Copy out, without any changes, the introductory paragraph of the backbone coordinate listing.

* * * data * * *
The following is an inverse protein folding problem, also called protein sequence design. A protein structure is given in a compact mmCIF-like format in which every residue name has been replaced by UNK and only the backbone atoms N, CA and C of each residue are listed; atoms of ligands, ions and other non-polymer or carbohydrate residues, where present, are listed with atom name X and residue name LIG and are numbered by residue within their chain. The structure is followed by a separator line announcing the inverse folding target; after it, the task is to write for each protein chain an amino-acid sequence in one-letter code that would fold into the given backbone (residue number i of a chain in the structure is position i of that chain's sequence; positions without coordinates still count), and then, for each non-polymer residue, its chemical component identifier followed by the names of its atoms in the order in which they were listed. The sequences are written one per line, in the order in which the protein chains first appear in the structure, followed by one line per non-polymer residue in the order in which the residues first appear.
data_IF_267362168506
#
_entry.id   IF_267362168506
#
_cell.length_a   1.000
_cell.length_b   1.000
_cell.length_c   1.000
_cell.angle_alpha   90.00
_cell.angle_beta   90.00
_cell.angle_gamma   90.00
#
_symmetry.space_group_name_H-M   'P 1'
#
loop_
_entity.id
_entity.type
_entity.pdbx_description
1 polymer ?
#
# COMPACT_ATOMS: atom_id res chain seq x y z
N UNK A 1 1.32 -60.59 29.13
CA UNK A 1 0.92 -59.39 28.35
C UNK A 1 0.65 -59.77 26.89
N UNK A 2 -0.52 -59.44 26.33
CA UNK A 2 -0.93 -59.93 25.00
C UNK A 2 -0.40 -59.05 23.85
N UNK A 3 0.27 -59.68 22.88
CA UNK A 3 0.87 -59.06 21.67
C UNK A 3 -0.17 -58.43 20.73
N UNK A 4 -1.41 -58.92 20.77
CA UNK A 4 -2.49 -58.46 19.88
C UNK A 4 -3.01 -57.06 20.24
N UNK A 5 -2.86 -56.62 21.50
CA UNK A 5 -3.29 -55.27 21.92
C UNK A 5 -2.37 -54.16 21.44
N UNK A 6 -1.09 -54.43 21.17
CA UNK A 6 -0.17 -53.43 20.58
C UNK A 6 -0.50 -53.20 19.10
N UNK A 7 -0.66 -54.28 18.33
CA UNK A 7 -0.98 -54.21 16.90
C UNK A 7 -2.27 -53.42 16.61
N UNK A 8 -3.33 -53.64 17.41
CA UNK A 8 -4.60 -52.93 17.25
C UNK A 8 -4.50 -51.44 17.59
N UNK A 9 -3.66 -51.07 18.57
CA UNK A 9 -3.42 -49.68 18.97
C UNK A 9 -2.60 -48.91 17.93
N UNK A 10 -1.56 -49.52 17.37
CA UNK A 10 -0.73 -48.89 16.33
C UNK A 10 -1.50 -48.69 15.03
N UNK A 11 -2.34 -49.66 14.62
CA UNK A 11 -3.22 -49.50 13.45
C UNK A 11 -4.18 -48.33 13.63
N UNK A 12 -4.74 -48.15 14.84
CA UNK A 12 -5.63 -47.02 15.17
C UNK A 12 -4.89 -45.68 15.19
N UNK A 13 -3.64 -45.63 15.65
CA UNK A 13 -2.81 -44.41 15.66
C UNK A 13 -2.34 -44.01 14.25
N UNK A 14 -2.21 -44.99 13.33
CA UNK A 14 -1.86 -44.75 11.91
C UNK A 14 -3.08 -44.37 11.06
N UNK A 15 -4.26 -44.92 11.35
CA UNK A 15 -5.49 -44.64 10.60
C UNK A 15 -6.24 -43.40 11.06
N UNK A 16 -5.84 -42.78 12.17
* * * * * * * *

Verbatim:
The following is an inverse protein folding problem, also called protein sequence design. A protein structure is given in a compact mmCIF-like format in which every residue name has been replaced by UNK and only the backbone atoms N, CA and C of each residue are listed; atoms of ligands, ions and other non-polymer or carbohydrate residues, where present, are listed with atom name X and residue name LIG and are numbered by residue within their chain. The structure is followed by a separator line announcing the inverse folding target; after it, the task is to write for each protein chain an amino-acid sequence in one-letter code that would fold into the given backbone (residue number i of a chain in the structure is position i of that chain's sequence; positions without coordinates still count), and then, for each non-polymer residue, its chemical component identifier followed by the names of its atoms in the order in which they were listed. The sequences are written one per line, in the order in which the protein chains first appear in the structure, followed by one line per non-polymer residue in the order in which the residues first appear.